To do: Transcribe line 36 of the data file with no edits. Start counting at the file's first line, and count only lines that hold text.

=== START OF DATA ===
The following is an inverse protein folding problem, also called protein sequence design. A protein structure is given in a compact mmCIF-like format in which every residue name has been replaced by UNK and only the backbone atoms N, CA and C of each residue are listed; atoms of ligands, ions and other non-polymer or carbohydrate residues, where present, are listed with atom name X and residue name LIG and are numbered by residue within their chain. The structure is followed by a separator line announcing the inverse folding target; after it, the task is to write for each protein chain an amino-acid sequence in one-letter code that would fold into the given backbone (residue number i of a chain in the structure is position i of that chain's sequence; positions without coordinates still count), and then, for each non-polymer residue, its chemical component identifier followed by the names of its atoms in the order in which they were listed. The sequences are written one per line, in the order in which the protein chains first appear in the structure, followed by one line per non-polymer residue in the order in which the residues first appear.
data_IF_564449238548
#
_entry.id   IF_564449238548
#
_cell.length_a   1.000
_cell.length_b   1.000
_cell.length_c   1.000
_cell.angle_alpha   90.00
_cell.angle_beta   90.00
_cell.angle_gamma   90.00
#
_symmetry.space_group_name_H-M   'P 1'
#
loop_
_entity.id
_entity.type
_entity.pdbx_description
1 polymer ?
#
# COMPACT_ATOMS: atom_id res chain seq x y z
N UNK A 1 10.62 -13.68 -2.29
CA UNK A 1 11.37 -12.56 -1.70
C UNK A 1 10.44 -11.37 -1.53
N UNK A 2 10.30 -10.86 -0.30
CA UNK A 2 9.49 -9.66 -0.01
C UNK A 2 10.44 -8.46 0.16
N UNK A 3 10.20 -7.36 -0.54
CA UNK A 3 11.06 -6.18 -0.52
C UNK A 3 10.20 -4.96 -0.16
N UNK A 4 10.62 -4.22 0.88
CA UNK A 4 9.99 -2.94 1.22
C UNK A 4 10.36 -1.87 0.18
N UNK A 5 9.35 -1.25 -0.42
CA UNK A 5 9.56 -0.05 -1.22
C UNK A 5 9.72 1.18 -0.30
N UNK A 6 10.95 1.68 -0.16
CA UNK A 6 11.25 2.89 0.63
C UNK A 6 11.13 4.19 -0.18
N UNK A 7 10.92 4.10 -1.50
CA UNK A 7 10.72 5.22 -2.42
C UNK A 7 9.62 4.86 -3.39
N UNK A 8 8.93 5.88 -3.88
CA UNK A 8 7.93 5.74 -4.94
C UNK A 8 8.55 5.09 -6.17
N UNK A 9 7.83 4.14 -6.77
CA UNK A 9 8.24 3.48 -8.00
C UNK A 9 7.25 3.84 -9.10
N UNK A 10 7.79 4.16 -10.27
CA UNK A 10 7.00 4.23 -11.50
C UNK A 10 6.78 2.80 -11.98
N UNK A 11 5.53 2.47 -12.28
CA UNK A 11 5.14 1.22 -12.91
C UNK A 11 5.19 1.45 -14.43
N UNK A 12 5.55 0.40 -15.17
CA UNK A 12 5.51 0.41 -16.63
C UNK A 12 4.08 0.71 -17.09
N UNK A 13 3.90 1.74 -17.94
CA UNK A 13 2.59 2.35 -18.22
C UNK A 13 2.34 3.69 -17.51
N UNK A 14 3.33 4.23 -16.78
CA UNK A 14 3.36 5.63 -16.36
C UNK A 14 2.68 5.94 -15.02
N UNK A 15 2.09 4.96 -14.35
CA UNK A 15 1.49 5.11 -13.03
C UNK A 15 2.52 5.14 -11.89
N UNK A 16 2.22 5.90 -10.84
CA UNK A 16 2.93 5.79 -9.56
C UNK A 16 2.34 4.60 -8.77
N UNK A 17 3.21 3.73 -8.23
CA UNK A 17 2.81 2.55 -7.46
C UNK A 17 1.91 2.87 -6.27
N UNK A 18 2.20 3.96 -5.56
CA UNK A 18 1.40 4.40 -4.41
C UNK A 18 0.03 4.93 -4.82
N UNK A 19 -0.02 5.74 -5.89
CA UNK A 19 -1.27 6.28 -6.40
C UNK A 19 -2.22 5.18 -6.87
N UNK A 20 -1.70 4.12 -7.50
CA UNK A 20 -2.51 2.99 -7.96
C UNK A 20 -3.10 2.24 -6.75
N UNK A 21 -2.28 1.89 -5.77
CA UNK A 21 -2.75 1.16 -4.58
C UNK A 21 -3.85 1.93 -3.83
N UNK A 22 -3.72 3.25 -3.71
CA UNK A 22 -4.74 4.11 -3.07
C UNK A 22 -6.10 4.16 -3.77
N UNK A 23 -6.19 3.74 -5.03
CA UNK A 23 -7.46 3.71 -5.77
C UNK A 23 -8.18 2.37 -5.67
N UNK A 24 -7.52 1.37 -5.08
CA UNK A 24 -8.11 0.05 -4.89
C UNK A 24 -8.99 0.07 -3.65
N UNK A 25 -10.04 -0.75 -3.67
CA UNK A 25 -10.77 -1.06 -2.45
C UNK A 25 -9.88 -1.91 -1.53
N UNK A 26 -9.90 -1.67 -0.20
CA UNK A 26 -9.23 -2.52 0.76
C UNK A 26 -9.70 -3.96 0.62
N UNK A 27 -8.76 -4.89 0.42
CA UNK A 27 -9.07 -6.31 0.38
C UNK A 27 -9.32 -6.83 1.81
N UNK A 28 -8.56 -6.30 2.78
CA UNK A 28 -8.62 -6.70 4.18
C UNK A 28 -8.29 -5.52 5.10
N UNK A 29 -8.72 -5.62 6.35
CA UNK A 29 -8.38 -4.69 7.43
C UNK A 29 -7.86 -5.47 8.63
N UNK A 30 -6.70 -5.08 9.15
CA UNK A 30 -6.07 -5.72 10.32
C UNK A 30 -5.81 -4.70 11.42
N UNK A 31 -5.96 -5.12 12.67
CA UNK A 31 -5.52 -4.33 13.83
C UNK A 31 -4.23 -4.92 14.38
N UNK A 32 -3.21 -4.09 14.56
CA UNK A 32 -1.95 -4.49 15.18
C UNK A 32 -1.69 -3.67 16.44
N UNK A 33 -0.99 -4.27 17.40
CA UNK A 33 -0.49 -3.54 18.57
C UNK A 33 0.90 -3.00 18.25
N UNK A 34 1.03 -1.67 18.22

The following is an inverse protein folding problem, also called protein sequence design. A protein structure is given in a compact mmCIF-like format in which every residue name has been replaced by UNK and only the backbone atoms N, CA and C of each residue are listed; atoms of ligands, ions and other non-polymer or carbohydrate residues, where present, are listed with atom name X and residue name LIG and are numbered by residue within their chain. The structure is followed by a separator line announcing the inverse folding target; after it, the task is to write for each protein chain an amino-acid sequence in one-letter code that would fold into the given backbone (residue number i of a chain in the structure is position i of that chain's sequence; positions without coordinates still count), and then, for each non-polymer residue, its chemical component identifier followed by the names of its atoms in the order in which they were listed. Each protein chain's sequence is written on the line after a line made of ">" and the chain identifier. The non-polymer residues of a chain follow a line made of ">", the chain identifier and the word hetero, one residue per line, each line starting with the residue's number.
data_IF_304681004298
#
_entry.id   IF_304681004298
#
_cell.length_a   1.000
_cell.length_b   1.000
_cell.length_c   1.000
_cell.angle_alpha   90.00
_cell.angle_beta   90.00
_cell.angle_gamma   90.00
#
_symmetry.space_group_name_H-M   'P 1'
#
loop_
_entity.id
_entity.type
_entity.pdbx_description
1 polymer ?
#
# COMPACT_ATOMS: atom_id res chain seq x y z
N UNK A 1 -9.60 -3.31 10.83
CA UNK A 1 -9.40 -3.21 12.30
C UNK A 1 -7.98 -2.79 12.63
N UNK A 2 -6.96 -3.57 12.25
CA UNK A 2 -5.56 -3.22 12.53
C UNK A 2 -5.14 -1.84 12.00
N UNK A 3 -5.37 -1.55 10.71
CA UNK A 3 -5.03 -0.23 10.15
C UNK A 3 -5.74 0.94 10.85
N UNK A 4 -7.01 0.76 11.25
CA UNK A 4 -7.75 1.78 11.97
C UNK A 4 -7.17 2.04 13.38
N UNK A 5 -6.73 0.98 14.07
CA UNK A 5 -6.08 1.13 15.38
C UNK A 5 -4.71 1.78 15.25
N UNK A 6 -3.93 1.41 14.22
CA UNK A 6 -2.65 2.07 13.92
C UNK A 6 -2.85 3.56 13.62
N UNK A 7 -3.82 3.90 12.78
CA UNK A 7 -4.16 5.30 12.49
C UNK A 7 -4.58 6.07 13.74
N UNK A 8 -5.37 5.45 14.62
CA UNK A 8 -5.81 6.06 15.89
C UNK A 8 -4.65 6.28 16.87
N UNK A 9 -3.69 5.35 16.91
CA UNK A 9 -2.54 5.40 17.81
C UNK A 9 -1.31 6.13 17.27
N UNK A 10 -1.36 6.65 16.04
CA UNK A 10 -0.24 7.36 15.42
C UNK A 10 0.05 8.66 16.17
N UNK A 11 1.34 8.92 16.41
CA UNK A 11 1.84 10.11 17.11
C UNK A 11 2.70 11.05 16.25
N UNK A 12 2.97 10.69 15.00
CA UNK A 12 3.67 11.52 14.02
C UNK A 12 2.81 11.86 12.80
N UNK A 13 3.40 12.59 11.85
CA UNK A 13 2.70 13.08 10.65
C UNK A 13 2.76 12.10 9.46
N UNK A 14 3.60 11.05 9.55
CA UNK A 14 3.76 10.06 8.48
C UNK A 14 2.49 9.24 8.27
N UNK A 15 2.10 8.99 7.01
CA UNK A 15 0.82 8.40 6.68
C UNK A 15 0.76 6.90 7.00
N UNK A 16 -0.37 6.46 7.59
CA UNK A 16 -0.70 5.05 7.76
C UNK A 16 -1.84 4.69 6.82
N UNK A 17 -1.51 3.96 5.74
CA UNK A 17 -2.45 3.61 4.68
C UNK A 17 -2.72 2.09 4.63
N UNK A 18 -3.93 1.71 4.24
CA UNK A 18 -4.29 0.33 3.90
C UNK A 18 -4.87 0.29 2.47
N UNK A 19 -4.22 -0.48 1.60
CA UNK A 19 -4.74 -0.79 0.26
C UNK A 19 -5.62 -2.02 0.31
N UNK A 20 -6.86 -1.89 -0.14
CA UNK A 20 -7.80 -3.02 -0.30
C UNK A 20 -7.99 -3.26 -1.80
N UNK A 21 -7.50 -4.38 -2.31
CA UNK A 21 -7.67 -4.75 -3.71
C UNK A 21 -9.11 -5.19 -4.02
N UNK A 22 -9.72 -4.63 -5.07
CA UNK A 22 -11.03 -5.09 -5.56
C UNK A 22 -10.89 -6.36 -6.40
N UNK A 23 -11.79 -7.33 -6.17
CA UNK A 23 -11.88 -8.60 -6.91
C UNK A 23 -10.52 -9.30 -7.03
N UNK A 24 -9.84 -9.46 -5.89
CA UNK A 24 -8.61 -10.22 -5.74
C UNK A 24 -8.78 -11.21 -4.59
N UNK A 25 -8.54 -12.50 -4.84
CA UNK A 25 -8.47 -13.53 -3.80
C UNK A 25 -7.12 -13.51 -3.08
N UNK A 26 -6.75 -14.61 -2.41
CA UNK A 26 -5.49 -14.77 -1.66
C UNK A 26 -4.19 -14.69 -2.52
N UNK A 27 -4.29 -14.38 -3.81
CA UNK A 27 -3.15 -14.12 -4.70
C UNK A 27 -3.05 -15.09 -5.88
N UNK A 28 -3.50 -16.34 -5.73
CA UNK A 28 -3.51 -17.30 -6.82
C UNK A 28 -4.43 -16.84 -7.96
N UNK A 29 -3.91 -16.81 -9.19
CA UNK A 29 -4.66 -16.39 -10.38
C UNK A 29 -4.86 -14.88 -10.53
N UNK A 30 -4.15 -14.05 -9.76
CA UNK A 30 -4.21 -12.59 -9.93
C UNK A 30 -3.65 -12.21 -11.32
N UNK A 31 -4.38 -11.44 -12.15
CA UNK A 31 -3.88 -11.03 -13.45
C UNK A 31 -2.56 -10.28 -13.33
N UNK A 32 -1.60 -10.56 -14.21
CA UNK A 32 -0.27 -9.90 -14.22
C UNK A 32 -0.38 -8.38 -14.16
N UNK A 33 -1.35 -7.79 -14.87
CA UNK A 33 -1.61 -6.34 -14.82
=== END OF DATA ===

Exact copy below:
C UNK A 5 9.72 1.18 -0.30